Every one of these ended up caught up in some level in the UK’s video nasty controversy – Zombie Flesh Eaters and The House By the Cemetery were on the Department of Public Prosecutions’ “Section 1” list of material successfully prosecuted under the Obscene Publications Act, The Beyond was on the “Section 3” list of material which had not been successfully prosecuted in and of it self but which police could confiscate under a “less obscene” charge, whilst City of the Living Dead, whilst never on the official list, was sometimes seized by the police anyway since it was a Fulci movie and often lumped in with the others.

For this article I’m going to cover both the Gates of Hell trilogy and the movie which made the sequence possible.

Zombie Flesh Eaters

Though the franchise this kicked off is known as Zombie Flesh Eaters in the English-language market, it was promoted in its native Italy and some other markets as Zombi 2 – in other words, a supposed sequel to Dawn of the Dead, whose Italian cut was released under the name Zombi. This sleazy action on the part of the studio kicked off a naming mess tha’ts almost as controversial as the content of the film itself (and of the many films which tried to freeride on its infamous reputation).

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Turning Dross Into Cat Food

In A Cat In the Brain director Lucio Fulci stars as none other than Fulci himself, with his biography here more or less in line with his biography in real life: he’s an ex-medical student turned movie director, he’s deep enough in a horror rut that if he even tried making more genteel and wholesome material he’s convinced nobody would pay to see it, and even though he’s gained a substantial international reputation his fortunes are a little faded and he’s stuck cranking out material in his standard mode. Even as he lavishes attention on his movies, using his medical knowledge to make the gore look as realistic as possible, Fulci is beginning to feel the strain, with terrible dreams and even waking hallucinations finding the themes of his movies worming their way into his real life – why, it’s even putting him off his steak tartare.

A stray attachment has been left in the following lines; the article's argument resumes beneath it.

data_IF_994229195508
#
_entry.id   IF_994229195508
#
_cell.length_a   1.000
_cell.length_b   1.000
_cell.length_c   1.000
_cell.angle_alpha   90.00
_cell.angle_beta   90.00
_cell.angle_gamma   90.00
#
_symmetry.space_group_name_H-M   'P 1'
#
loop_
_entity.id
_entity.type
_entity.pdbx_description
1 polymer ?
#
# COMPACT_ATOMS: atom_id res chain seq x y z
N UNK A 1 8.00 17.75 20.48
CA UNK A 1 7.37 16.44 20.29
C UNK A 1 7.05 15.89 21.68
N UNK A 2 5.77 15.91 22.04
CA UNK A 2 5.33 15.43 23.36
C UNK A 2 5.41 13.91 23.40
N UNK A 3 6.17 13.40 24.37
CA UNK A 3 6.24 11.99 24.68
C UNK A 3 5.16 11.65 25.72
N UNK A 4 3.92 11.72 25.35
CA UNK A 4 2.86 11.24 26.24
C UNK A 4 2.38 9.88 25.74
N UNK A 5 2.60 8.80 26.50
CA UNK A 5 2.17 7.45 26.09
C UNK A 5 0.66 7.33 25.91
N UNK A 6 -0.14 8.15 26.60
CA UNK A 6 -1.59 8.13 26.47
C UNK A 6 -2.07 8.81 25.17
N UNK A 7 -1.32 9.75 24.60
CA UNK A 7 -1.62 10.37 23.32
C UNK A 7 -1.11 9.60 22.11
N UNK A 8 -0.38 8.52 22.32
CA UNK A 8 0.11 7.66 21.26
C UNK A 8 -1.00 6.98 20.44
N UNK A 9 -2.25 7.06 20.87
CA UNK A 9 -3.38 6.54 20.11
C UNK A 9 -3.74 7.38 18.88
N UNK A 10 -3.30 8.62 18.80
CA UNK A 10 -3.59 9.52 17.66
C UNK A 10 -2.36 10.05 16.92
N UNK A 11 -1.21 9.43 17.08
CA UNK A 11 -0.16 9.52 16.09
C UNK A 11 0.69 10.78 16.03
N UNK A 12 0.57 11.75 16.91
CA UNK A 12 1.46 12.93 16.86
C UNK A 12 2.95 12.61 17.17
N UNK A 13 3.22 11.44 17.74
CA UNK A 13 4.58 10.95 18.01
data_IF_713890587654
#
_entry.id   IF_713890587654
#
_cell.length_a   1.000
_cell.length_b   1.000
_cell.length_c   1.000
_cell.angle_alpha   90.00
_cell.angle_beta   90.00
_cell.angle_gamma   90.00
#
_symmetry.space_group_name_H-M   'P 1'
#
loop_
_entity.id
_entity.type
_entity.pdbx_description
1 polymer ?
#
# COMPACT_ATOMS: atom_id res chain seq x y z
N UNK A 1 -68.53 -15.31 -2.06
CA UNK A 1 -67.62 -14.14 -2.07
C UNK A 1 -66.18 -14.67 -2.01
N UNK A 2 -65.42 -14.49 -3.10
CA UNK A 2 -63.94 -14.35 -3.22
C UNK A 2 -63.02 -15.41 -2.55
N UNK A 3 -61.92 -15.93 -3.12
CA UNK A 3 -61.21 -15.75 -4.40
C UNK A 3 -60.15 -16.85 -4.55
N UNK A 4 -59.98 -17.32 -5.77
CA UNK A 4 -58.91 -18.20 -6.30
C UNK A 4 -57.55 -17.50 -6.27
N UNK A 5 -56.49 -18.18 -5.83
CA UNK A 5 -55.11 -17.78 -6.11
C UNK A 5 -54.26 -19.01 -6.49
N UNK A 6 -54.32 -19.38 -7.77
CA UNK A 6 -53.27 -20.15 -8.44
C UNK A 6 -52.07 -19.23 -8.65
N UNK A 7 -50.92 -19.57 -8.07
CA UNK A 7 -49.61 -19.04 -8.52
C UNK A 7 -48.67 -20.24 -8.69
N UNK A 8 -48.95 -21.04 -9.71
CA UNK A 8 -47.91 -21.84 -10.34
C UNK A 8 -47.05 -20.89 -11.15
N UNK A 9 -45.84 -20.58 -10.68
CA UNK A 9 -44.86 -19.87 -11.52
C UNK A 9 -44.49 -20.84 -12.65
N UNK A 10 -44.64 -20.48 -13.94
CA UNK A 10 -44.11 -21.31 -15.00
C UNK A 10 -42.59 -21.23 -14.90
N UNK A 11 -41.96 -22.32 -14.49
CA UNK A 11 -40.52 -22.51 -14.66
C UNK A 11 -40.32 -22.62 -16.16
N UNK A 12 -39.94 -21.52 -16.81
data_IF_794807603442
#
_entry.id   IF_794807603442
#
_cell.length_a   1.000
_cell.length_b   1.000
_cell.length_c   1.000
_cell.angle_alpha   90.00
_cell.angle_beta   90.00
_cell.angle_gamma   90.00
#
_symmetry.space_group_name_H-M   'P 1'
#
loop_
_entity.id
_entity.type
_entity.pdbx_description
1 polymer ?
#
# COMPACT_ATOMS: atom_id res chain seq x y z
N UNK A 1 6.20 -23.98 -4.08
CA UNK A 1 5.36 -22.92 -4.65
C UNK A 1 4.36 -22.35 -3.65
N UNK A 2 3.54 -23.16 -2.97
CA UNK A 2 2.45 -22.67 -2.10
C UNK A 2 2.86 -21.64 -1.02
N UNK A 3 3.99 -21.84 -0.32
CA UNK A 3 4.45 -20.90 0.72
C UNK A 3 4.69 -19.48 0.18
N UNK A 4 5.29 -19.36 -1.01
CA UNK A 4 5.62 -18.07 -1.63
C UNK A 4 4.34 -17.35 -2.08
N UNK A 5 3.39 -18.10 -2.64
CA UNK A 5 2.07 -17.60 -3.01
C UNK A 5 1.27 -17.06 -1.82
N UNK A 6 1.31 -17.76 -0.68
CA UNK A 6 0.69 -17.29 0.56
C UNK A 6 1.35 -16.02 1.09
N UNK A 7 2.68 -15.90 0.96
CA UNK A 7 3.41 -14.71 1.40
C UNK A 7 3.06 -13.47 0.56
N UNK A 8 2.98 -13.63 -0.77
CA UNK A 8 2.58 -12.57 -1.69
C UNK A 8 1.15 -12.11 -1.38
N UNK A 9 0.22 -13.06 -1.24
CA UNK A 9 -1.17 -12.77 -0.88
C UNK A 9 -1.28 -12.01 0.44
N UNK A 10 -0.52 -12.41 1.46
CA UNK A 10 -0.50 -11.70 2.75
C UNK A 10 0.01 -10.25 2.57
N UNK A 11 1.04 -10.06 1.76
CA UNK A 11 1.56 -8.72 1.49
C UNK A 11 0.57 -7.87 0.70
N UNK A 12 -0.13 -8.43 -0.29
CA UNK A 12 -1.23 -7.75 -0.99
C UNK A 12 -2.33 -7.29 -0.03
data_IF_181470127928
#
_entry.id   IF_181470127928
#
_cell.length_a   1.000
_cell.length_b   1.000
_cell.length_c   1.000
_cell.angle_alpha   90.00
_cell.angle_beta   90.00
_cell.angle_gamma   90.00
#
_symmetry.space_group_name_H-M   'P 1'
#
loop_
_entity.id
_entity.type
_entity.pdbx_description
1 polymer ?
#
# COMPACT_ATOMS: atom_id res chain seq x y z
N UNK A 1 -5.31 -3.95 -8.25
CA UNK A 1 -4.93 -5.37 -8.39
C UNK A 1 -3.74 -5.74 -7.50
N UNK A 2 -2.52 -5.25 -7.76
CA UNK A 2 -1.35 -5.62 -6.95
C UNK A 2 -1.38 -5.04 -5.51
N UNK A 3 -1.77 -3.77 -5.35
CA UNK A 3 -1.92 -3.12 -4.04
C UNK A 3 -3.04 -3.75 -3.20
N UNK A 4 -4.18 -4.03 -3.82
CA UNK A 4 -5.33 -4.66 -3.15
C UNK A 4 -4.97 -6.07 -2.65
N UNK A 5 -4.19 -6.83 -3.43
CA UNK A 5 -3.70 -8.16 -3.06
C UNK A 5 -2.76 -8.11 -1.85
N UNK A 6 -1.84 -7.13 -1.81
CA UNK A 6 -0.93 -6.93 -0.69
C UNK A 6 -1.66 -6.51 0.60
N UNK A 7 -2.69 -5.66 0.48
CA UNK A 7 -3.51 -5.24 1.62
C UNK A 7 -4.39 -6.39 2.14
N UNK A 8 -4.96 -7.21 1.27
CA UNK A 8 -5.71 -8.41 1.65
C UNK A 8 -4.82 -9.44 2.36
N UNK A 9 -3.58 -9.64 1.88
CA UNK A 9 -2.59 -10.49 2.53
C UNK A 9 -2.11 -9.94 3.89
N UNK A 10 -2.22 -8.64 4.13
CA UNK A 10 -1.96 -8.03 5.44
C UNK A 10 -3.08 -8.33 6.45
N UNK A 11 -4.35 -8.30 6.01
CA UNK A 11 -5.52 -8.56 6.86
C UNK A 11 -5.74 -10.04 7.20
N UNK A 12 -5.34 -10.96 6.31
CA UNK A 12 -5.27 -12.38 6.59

It’s time he talked to someone, and so he decides to talk to Professor Egon Swharz (David L. Thompson). Unfortunately, the professor isn’t an ethical psychiatrist so much as he’s a crazed hypnotist, and far from helping Fulci put his brain in order he sees Fulci’s condition as the perfect cover for his own project. You see, Swharz really wants to get out and do some serial murder of a viciously misogynistic variety, and Fulci is the perfect fall guy – he just has to hypnotise Fulci so that Fulci is caught in a morass of hallucinations, causing him to see himself as the killer, and then Swharz can go as kill-happy as he pleases and Fulci will practically convict himself.